While the implications of this quotation for salvation and the Gospel will be addressed later, what is clear is that Pagitt believes that humans on their own can change, in their own power; by themselves they can become new creations. What isn’t clear is, how? How exactly do we accomplish this? During this discourse on changing and being “born-again,” Pagitt mentions neither the power of Christ nor the presence of the Holy Spirit. Neither does the grace of God itself change us. Instead, when sin comes to tempt us, we are the ones who flee from, plot against, and eradicate it. ((Pagitt, Christianity, 164.)) In other words, people can by nature, through their own inner capacity, choose to be “in sync” or “out of sync” with God. They themselves challenge and change the systems and patterns which impinge upon their still-intact Imago Dei.
These ideas on human nature and sin are not merely different than current versions of Christianity, they simply mirror an other.That other is Pelagius.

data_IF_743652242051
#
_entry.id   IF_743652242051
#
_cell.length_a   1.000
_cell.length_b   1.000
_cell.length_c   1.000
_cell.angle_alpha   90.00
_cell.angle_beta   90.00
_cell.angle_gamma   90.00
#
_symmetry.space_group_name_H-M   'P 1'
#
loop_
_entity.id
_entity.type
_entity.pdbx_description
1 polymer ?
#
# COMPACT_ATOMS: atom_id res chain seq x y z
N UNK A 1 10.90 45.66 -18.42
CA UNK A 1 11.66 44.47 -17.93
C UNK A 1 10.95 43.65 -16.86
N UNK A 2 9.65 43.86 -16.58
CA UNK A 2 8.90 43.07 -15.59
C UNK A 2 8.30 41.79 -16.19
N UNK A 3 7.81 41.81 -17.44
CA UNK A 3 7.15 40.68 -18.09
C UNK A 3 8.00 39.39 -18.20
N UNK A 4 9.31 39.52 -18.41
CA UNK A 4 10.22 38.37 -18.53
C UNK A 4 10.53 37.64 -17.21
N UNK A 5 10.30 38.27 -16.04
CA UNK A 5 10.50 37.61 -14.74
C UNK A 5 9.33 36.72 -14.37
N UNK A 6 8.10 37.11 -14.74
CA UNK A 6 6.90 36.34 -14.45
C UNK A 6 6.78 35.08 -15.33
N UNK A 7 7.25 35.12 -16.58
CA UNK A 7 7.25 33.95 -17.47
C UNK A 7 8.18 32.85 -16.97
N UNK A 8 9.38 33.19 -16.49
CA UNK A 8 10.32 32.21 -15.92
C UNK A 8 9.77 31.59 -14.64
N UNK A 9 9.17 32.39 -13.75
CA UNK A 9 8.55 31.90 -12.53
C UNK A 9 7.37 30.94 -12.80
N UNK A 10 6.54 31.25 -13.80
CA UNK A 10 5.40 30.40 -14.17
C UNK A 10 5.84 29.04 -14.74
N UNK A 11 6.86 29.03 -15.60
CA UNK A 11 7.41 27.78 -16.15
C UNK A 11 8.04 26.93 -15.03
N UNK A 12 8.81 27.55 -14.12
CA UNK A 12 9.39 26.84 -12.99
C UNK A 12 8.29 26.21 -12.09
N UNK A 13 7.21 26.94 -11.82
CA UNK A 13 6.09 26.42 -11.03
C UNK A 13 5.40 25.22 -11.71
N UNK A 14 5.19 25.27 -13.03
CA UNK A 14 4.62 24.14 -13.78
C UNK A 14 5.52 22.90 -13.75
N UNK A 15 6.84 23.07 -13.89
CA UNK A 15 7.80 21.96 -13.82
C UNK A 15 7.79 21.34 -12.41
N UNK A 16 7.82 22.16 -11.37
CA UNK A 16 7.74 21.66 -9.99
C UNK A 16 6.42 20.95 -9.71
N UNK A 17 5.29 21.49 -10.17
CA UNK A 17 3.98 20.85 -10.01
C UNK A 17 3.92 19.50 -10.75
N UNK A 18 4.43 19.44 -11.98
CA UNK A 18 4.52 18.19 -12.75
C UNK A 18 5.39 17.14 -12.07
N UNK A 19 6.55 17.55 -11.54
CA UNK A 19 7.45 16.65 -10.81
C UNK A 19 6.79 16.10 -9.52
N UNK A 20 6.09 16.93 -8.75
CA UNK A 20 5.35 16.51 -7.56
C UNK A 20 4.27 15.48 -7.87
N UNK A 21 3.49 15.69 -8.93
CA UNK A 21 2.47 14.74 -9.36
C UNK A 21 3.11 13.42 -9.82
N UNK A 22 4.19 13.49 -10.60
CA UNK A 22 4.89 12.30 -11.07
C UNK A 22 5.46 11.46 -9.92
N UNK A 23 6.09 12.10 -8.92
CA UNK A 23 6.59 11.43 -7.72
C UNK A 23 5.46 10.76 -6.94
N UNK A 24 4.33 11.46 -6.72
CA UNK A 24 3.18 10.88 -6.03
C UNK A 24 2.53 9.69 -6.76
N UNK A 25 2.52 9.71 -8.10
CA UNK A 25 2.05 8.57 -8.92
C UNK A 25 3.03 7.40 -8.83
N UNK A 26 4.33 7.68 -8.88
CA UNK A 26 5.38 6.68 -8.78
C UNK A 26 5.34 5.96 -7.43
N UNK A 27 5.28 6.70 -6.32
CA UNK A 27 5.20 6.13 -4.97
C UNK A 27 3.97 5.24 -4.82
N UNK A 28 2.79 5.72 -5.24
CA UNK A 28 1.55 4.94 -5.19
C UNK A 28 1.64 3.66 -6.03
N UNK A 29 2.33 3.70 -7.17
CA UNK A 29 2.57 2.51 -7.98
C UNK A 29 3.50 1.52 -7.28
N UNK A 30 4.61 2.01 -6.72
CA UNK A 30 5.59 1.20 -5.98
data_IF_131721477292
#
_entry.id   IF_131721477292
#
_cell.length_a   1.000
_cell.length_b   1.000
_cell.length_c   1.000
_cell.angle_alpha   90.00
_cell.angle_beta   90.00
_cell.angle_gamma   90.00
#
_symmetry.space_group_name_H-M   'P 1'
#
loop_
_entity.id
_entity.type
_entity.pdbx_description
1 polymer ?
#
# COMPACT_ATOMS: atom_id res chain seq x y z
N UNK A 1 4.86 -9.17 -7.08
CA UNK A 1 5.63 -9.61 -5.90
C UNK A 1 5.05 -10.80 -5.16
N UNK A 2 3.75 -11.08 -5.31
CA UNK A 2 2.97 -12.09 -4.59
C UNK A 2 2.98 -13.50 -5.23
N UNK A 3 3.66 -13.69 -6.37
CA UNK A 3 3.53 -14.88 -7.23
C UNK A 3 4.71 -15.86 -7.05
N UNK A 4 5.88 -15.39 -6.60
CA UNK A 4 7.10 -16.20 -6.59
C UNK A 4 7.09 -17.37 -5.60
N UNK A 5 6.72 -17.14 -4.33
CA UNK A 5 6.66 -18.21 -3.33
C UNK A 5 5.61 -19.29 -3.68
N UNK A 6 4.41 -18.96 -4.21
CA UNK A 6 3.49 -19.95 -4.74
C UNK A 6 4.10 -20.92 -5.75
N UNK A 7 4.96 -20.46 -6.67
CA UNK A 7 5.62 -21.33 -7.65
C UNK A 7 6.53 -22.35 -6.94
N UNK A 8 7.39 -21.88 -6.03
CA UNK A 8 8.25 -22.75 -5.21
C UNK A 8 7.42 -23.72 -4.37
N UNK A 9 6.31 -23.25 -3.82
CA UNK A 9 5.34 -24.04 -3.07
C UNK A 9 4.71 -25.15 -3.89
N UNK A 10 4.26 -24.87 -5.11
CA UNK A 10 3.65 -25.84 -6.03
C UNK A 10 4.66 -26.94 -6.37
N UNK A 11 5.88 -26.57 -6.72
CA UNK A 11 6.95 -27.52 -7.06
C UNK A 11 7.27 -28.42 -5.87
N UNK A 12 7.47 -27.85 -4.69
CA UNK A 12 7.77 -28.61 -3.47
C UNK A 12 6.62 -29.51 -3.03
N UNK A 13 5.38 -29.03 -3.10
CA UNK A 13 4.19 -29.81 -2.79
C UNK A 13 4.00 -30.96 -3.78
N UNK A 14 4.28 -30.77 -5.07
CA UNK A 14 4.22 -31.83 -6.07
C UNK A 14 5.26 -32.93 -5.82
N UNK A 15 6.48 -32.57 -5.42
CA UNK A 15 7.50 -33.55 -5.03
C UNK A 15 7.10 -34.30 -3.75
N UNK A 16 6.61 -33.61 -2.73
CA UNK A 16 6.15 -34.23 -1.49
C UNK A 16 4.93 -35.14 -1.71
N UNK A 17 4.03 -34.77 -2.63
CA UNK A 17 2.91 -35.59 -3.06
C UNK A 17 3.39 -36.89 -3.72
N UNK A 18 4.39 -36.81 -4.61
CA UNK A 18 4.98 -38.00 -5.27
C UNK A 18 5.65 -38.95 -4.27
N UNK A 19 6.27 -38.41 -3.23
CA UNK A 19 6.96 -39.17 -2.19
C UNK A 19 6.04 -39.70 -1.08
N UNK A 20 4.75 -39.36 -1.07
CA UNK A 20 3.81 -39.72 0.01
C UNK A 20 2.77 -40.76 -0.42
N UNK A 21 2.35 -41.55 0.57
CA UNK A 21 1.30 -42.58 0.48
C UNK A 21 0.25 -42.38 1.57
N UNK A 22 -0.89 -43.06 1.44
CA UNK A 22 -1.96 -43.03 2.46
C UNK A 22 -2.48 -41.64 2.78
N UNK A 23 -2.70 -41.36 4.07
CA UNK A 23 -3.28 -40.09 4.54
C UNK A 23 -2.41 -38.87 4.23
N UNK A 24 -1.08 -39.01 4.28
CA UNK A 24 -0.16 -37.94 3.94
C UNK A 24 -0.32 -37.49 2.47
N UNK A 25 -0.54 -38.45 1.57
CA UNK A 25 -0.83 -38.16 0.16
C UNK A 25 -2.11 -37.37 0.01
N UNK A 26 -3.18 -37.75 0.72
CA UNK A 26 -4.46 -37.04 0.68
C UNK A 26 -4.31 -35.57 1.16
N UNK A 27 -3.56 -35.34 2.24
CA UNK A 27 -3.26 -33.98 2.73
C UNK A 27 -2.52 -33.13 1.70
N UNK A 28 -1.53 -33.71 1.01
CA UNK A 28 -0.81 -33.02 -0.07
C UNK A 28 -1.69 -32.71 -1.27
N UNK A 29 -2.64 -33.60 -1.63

How would Pelagius answer Pagitt’s question, “Why do we sin?” We sin for three reasons: examples, habits, and ignorance. Both Pagitt and Pelagius view human nature as fundamentally flawless, still good even after Humanity gave the collective middle-finger to their Creator in Adam by rebelling; no one has a corrupted nature. Like Pagitt, Pelagius defended the goodness of nature and ability to choose either goodness or wickedness. In his letter To Demetrias, Pelagius declares that our nature is capable of doing good and evil and that he wants to “protect it from an unjust charge, so that we may not seem to be forced to do evil through a fault in our nature.” ((Pelagius, “To Demetrias,” 43.)) Pelagius insists we do things by choice through the exercise of our will, and he wants to make sure that we are not forced to do evil but have the freedom to choose. He doesn’t want anything to stand in the way of our will’s ability to choose good or evil. Sinning is the product of our will, not of necessity of nature. ((Pelagius, “On the Possibility of Not Sinning,” 167-168.)) If this is true, if our nature is good, why then do we sin? For Pelagius, the answer begins with Adam.